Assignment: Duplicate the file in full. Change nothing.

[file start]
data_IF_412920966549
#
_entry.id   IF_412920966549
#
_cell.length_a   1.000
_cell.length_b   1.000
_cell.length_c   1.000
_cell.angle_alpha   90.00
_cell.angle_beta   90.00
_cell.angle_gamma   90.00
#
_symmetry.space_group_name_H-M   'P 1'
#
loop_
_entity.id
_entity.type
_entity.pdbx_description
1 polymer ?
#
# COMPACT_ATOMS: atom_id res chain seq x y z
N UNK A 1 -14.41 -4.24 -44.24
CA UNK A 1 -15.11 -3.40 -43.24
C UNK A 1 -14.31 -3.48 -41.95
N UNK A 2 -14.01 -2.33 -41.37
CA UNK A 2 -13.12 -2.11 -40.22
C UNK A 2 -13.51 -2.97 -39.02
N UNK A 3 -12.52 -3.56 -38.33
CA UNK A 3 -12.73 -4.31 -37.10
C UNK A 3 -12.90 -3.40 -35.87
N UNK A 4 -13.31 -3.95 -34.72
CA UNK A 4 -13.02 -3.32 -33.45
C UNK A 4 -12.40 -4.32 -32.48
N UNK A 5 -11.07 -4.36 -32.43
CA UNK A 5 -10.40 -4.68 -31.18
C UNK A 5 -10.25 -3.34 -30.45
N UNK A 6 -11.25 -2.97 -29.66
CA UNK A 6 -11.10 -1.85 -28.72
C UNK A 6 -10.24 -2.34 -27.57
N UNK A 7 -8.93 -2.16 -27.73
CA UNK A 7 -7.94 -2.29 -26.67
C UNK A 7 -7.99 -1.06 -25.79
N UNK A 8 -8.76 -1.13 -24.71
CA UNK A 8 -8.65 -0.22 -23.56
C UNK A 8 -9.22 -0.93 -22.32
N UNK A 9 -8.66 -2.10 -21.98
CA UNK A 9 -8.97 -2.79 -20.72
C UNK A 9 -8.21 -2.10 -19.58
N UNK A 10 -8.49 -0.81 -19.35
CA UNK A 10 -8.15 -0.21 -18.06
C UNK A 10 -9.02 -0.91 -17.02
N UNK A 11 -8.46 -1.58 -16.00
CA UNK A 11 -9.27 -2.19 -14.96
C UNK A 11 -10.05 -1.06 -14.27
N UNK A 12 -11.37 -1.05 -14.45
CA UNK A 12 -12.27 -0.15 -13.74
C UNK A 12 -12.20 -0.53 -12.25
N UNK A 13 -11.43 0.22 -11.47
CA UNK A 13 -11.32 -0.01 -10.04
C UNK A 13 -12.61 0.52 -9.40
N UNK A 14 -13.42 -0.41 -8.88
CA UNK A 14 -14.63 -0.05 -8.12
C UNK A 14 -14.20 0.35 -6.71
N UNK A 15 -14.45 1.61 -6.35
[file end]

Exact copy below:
data_IF_412920966549
#
_entry.id   IF_412920966549
#
_cell.length_a   1.000
_cell.length_b   1.000
_cell.length_c   1.000
_cell.angle_alpha   90.00
_cell.angle_beta   90.00
_cell.angle_gamma   90.00
#
_symmetry.space_group_name_H-M   'P 1'
#
loop_
_entity.id
_entity.type
_entity.pdbx_description
1 polymer ?
#
# COMPACT_ATOMS: atom_id res chain seq x y z
N UNK A 1 -14.41 -4.24 -44.24
CA UNK A 1 -15.11 -3.40 -43.24
C UNK A 1 -14.31 -3.48 -41.95
N UNK A 2 -14.01 -2.33 -41.37
CA UNK A 2 -13.12 -2.11 -40.22
C UNK A 2 -13.51 -2.97 -39.02
N UNK A 3 -12.52 -3.56 -38.33
CA UNK A 3 -12.73 -4.31 -37.10
C UNK A 3 -12.90 -3.40 -35.87
N UNK A 4 -13.31 -3.95 -34.72
CA UNK A 4 -13.02 -3.32 -33.45
C UNK A 4 -12.40 -4.32 -32.48
N UNK A 5 -11.07 -4.36 -32.43
CA UNK A 5 -10.40 -4.68 -31.18
C UNK A 5 -10.25 -3.34 -30.45
N UNK A 6 -11.25 -2.97 -29.66
CA UNK A 6 -11.10 -1.85 -28.72
C UNK A 6 -10.24 -2.34 -27.57
N UNK A 7 -8.93 -2.16 -27.73
CA UNK A 7 -7.94 -2.29 -26.67
C UNK A 7 -7.99 -1.06 -25.79
N UNK A 8 -8.76 -1.13 -24.71
CA UNK A 8 -8.65 -0.22 -23.56
C UNK A 8 -9.22 -0.93 -22.32
N UNK A 9 -8.66 -2.10 -21.98
CA UNK A 9 -8.97 -2.79 -20.72
C UNK A 9 -8.21 -2.10 -19.58
N UNK A 10 -8.49 -0.81 -19.35
CA UNK A 10 -8.15 -0.21 -18.06
C UNK A 10 -9.02 -0.91 -17.02
N UNK A 11 -8.46 -1.58 -16.00
CA UNK A 11 -9.27 -2.19 -14.96
C UNK A 11 -10.05 -1.06 -14.27
N UNK A 12 -11.37 -1.05 -14.45
CA UNK A 12 -12.27 -0.15 -13.74
C UNK A 12 -12.20 -0.53 -12.25
N UNK A 13 -11.43 0.22 -11.47
CA UNK A 13 -11.32 -0.01 -10.04
C UNK A 13 -12.61 0.52 -9.40
N UNK A 14 -13.42 -0.41 -8.88
CA UNK A 14 -14.63 -0.05 -8.12
C UNK A 14 -14.20 0.35 -6.71
N UNK A 15 -14.45 1.61 -6.35